Baseball season is here, and a family trip to the old ballgame makes for a memorable day out. We just got back from taking our 18-month-old to his second Cubs game (he waited so long for that championship), so I did some research on how to make a trip to a baseball game with kids as smooth as possible.
1. Decide where you’re going.
Die-hard loyalties and generational allegiances may decide this for you. But if you don’t have a particular affinity for the area teams, you can decide what kind of an outing you’d like. A Kane County Cougars minor-league game is usually a smoother trip, with cheaper tickets and parking. Guaranteed Rate, where the Sox play, is known for being more family-friendly, and it’s an easier drive to see major league play. Wrigley can be a pain to get to, and the tickets will generally cost you the most, but it’s also a historic ballpark in the heart of the city (not to mention the home of the defending world champions).
2. Consider a Sunday.
At Wrigley, Sunday afternoon home games are Kids Sundays. The first 1,000 kids 13 and younger can run the bases after the game (be sure to get a special wristband when you enter the park), and on six select Sundays, there are kids’ giveaways, too. At Guaranteed Rate, Sunday day games are Family Sundays. Kids can run the bases after the game or participate in activities set up throughout the concourse, and there are special rates on tickets and parking.
3. Plan your parking.
It’s pretty straightforward at Guaranteed Rate field: parking in official lots is $20 every day except Sunday, when it’s only $10. For a Kane County Cougars game, you’ll pay $5 for general or handicapped and $10 for preferred parking.
Parking at Wrigley is tougher. On our most recent trip, we paid $25 via SpotHero to park in a lot that was about 15 minutes away, which is pretty par for the course. You can also take the Metra downtown, and then take the CTA Red Line to the Addison stop, or park near a stop and then take the CTA train or bus. Check out the Cubs’ transportation page for more info.
4. Pack wisely.
Pack lightly, but prioritize gear that keeps you comfortable—sunscreen, hats, sunglasses, sweaters, you know the drill. Chicago can be significantly cooler than the suburbs, especially if you’re sitting up high. And the weather can change quite a bit throughout the course of a baseball game.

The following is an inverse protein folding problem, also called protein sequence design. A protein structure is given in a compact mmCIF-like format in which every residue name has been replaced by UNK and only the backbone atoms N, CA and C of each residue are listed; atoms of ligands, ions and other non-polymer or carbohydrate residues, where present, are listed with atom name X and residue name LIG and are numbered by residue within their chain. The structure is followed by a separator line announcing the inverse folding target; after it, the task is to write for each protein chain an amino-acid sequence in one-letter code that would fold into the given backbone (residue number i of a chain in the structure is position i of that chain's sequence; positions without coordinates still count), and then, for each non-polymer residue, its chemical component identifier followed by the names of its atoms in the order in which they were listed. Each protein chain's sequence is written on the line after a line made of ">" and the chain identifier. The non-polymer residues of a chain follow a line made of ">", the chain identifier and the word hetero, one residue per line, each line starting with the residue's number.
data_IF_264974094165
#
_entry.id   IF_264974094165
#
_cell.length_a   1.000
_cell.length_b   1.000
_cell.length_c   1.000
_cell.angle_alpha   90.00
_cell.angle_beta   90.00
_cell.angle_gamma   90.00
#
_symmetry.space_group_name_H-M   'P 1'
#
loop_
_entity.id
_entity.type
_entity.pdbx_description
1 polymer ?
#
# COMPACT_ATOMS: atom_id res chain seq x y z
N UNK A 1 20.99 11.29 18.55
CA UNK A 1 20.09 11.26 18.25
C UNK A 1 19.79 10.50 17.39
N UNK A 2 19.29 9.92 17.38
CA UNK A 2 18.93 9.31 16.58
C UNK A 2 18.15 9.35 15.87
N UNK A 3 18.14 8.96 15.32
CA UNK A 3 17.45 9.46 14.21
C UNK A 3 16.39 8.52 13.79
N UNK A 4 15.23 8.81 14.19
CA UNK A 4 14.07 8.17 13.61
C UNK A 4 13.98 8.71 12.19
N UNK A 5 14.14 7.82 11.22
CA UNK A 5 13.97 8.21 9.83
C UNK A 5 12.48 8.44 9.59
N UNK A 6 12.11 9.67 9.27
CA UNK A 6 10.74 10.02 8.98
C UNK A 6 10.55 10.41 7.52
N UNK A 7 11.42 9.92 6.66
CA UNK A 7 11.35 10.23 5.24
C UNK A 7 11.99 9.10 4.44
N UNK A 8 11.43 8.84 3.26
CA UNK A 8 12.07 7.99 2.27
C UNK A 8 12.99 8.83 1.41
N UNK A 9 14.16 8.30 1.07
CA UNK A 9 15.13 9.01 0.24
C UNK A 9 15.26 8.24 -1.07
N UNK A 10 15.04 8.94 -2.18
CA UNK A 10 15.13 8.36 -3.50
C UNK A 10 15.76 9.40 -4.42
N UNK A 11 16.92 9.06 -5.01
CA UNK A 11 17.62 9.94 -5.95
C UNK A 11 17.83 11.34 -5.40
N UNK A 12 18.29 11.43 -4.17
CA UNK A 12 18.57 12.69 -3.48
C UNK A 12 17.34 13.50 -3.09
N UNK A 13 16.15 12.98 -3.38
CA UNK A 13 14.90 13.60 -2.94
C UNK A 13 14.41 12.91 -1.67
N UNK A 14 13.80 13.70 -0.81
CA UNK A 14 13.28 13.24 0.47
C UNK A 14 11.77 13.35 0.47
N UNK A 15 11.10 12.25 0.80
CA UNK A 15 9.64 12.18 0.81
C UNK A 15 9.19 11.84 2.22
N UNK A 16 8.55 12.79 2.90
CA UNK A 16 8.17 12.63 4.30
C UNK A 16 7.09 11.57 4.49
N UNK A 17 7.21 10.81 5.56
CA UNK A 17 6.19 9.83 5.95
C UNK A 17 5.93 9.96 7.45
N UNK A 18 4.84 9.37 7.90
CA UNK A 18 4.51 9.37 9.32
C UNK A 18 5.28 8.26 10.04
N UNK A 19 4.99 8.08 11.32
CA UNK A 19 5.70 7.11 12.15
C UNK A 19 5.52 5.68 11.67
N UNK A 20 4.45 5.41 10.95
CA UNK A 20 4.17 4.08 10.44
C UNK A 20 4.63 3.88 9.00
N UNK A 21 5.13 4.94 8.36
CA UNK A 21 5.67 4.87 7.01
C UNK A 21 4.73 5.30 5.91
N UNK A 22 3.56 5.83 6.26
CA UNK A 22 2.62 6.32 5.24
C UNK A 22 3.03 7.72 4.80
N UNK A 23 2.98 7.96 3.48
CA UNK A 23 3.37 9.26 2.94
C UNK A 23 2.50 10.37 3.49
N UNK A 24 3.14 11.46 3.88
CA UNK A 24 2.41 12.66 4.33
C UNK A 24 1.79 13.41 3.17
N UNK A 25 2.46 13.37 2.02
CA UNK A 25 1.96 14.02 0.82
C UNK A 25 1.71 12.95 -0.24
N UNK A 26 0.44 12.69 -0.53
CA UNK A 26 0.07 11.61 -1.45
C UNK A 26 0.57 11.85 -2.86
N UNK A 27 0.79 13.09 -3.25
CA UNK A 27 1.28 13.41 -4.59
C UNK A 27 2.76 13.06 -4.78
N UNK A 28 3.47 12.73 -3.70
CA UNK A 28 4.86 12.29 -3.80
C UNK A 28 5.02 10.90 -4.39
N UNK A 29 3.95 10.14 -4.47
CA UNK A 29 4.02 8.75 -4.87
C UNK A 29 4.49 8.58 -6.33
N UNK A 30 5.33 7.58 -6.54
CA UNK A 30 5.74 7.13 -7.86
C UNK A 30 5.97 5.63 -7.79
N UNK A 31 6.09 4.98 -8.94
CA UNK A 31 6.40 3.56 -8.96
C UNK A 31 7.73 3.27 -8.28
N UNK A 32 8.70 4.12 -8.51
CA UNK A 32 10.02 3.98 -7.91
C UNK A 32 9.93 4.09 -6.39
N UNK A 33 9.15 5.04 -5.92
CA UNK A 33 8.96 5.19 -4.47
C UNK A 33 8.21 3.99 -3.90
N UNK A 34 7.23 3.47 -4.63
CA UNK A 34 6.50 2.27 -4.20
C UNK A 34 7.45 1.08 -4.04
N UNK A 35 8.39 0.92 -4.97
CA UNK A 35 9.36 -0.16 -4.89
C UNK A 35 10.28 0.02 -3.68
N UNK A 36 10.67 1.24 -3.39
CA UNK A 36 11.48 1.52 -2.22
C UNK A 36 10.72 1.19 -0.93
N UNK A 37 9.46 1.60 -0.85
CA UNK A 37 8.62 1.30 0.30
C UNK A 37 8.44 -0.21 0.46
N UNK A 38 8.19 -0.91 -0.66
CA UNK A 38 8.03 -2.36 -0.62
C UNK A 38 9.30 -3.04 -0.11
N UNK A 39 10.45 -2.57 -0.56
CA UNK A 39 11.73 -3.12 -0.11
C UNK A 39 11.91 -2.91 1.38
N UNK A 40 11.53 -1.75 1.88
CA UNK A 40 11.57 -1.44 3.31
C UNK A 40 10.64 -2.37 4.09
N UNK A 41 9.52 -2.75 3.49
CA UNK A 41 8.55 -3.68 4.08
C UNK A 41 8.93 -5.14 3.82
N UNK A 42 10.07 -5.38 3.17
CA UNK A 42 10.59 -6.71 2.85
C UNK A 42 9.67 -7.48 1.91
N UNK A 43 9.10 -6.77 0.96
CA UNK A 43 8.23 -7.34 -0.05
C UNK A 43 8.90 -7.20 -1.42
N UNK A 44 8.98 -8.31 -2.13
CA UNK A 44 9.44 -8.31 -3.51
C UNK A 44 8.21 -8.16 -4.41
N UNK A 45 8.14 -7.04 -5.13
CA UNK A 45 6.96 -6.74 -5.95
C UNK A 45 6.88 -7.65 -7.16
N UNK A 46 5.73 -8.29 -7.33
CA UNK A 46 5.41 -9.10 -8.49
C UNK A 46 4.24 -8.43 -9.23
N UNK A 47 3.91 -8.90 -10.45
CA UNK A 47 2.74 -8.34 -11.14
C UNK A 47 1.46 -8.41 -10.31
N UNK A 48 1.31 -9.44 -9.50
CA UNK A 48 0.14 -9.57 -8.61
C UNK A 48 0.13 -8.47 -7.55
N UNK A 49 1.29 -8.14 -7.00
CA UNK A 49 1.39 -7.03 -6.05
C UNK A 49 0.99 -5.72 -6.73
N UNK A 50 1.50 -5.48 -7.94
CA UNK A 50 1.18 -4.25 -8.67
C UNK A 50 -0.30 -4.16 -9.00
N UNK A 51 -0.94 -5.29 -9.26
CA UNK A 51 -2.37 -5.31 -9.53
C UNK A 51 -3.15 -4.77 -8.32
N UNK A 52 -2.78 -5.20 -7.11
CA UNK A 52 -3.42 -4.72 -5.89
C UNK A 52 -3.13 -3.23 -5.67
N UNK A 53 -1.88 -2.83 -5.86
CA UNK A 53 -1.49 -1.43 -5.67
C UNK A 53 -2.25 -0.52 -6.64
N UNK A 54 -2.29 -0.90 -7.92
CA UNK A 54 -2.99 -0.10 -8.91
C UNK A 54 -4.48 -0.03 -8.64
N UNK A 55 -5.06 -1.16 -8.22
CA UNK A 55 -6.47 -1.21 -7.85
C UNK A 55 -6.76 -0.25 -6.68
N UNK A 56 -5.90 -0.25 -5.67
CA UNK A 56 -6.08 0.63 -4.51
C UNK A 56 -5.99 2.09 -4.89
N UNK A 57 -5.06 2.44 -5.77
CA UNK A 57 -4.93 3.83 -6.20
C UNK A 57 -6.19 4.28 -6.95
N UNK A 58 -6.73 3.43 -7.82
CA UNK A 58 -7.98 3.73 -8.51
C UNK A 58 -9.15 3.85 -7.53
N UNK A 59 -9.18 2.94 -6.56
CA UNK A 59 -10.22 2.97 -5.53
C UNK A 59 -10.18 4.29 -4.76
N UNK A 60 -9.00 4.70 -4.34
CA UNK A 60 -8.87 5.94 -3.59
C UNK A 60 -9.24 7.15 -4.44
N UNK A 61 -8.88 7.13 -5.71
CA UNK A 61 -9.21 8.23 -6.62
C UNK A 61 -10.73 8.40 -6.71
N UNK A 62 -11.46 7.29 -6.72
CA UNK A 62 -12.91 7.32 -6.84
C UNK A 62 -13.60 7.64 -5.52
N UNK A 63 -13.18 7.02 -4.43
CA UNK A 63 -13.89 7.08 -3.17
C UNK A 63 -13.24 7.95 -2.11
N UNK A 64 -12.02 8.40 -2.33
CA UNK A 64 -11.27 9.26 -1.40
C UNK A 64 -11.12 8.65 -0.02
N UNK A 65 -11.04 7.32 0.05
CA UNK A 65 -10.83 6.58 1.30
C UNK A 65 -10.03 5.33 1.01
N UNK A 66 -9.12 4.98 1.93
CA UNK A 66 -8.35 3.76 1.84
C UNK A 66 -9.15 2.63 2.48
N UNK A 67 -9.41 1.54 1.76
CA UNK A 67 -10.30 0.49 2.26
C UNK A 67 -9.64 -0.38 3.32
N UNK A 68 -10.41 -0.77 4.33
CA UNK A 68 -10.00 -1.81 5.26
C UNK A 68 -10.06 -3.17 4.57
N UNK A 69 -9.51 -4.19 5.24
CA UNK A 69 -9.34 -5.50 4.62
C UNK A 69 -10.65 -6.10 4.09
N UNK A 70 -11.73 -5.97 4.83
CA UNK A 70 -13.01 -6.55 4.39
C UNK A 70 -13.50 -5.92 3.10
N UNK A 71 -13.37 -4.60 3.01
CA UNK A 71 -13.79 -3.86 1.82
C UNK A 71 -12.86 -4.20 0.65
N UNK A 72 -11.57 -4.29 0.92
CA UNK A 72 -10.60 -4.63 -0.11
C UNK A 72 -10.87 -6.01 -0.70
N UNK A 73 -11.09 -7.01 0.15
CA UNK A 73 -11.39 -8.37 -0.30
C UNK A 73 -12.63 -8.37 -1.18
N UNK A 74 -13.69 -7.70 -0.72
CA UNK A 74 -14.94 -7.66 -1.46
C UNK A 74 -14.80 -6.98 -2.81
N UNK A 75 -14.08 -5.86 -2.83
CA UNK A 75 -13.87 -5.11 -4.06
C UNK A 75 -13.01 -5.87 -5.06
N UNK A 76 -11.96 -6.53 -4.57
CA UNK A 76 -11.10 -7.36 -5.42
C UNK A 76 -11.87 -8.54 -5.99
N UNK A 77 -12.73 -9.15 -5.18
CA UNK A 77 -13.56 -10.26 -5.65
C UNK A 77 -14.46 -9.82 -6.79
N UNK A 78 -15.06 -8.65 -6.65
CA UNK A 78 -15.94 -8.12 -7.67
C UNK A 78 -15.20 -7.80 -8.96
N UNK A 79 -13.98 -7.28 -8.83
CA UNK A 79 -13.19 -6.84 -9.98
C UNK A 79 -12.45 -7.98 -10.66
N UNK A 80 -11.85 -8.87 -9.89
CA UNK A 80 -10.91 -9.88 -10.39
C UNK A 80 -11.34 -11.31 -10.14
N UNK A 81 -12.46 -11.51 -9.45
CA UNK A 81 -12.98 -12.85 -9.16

You can (and should!) bring a sealed plastic water bottle to the game. Wrigley and Guaranteed Rate allow you to bring in food, too, with the latter requiring snacks to be in a small clear plastic bag. (The exception is Kane County Cougars games, where you are only allowed to bring water if the temperature is 90º F or above, and can only bring in food if you have a special need, such as a medical condition, allergy, or pregnancy.) If you aren’t planning on buying food at the game, having a special snack or a plan to grab treats after the game can help stave off begging for pricey concessions.
You’re welcome to bring a lightweight, umbrella-style stroller into any of the fields. At Wrigley, you can claim check strollers at the Bike Valet next to the Addison CTA stop. You may want to consider whether you can do without, though, since it will add an extra hassle. For littler ones, consider a baby carrier instead; the first time we brought our son to a game, he actually slept in the carrier for two innings!
5. Find your escape hatches.
Depending on your kids’ ages and personalities, you may or may not expect them to sit through an entire baseball game. It’s good to know what options you have in case the kids start getting restless.
The Kane County Cougars have a special KidZone play area with inflatables, playground equipment, and more. Tickets are a little extra, but it’s a really nice option if you’ve got a kid who can’t sit still through a whole game yet.
At Guaranteed Rate Field, kids under 13 can head to the 15,000-square-foot XFINITY Fundamentals area to practice batting, base running, and more. (Note that kids must be wearing athletic shoes.)
New this year at Wrigley field, The Park at Wrigley is only open to ticket-holders during games. It includes a big stretch of lawn where kids can get their wiggles out. The game is always playing on a giant screen. I told my husband that next time, we should ditch our nosebleed seats, bring a blanket, and just watch on the lawn!
Check out our giant list of outdoor fun for more things to do with your kids.
I like that you mentioned to pack lightly, but be sure to plan out where you will park in advance. That way, you can be sure that you can get the cheapest parking possible without stressing. I am taking my kids to a baseball game this week, and I really want it to be as stress-free as possible. I will keep these tips in mind, they should help, thanks!
Hello. I read your blog and i was wondering if you’re allowed to bring the stroller into the stadium at wrigley? I have a 9 month old and I was planning and taking breaks and using it for her naps while walking around instead of staying at our sears the whole time.
I was told that strollers cannot enter and have to be checked at the stroller and bike check. How do babies nap?
Thanks for any info
Strollers have to be checked with bikes at Wrigley. I would recommend bringing a baby carrier (ergobaby or baby bjorn) and walk around a little. If you flip the baby towards you, usually they can fall asleep and still have enough head support they won’t flop around. I brought noise cancelling headphones for the baby and that helped too!